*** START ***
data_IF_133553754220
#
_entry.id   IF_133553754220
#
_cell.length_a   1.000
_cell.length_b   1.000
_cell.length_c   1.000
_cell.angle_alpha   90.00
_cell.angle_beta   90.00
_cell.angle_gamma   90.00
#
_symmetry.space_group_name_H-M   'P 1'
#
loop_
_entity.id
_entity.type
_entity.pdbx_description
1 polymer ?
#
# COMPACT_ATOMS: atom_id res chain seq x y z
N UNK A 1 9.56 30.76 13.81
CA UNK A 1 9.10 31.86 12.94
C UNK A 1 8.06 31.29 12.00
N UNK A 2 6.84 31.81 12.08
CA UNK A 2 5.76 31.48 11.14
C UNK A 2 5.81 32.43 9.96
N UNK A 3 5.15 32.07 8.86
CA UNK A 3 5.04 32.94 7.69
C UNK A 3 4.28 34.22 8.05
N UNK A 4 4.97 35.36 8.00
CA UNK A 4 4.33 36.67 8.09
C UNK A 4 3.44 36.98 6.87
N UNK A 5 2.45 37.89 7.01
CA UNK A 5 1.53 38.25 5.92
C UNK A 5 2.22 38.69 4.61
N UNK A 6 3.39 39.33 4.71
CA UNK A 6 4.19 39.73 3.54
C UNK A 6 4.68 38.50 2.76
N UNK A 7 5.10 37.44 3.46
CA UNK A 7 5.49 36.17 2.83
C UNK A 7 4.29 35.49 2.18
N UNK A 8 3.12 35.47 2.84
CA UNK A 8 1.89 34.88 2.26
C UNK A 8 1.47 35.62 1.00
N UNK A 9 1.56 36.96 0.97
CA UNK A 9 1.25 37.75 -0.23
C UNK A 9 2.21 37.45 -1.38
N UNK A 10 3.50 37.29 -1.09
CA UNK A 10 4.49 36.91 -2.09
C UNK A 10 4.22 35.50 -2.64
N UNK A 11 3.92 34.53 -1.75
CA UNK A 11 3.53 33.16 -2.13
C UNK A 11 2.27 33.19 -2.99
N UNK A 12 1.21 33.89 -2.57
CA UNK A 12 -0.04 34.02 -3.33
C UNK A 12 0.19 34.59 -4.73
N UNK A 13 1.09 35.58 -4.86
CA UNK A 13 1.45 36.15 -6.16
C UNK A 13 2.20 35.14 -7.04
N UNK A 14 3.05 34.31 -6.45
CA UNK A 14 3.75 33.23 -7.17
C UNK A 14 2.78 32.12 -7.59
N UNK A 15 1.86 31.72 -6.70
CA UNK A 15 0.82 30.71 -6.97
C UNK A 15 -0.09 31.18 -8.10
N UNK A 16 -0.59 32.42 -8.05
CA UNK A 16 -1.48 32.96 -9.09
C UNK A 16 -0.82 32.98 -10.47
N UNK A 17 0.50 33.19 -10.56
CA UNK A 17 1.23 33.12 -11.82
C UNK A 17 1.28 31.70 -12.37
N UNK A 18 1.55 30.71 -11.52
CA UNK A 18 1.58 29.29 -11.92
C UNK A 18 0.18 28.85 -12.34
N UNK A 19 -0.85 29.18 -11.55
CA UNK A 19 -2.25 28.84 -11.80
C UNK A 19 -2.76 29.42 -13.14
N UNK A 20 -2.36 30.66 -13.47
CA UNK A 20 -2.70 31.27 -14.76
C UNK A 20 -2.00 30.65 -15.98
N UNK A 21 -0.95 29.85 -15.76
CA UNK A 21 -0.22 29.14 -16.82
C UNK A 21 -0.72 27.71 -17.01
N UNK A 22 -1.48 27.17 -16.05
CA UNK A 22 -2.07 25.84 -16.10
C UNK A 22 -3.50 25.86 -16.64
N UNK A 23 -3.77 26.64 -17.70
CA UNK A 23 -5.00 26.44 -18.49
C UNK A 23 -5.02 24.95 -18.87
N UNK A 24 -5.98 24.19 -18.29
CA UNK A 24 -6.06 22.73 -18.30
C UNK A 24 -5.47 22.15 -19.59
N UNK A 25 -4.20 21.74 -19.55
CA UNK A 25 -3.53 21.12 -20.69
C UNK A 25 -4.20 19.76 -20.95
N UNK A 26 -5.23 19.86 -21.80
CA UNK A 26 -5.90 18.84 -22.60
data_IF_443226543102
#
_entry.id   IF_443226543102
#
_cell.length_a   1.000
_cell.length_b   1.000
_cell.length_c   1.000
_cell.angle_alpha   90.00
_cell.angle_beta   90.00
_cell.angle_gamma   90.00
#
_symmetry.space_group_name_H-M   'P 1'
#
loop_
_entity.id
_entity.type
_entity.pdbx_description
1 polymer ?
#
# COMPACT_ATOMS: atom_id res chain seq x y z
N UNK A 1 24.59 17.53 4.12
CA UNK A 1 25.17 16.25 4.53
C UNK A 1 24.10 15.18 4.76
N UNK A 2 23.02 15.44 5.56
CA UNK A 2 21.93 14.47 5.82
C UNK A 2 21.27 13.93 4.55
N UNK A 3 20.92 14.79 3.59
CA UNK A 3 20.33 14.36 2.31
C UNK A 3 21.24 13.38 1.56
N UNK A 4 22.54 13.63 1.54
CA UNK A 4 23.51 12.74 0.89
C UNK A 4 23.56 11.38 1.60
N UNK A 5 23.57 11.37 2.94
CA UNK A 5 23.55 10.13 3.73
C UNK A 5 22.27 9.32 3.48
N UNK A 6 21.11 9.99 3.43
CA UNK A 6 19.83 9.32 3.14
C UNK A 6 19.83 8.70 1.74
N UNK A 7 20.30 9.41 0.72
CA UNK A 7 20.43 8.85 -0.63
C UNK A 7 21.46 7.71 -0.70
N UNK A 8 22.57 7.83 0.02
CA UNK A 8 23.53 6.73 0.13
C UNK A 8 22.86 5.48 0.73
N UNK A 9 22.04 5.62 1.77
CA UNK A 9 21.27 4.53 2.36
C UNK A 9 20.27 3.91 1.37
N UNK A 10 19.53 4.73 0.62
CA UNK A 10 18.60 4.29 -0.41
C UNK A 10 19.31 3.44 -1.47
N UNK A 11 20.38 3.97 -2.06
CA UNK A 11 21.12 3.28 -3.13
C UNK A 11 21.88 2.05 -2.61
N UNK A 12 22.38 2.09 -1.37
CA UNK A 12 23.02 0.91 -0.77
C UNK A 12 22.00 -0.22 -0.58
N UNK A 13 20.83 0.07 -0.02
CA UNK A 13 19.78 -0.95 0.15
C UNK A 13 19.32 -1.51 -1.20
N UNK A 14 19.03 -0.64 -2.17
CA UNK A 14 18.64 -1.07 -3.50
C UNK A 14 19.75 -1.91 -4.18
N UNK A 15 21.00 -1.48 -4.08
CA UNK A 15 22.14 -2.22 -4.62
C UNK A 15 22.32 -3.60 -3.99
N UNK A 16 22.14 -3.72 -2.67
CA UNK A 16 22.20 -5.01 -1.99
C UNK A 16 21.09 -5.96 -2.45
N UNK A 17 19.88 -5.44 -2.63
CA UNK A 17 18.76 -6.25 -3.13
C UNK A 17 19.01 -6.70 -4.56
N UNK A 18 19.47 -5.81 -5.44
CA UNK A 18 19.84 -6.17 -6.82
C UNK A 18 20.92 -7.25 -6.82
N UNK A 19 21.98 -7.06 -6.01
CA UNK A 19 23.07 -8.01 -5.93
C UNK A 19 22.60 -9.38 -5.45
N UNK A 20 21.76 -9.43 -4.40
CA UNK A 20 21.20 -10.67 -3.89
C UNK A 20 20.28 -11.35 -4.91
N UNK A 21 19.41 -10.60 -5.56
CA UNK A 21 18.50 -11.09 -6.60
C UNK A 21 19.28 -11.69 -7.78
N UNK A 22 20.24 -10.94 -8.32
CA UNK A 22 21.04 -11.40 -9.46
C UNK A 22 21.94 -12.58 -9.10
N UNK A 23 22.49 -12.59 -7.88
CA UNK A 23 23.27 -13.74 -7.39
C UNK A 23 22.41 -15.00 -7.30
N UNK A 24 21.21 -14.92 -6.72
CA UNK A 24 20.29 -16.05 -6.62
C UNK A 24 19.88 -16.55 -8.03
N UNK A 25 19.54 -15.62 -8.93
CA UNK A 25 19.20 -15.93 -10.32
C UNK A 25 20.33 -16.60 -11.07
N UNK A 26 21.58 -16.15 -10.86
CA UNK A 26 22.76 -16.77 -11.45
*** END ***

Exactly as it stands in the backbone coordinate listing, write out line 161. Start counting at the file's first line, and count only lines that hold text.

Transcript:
CA UNK A 15 22.14 -2.22 -4.62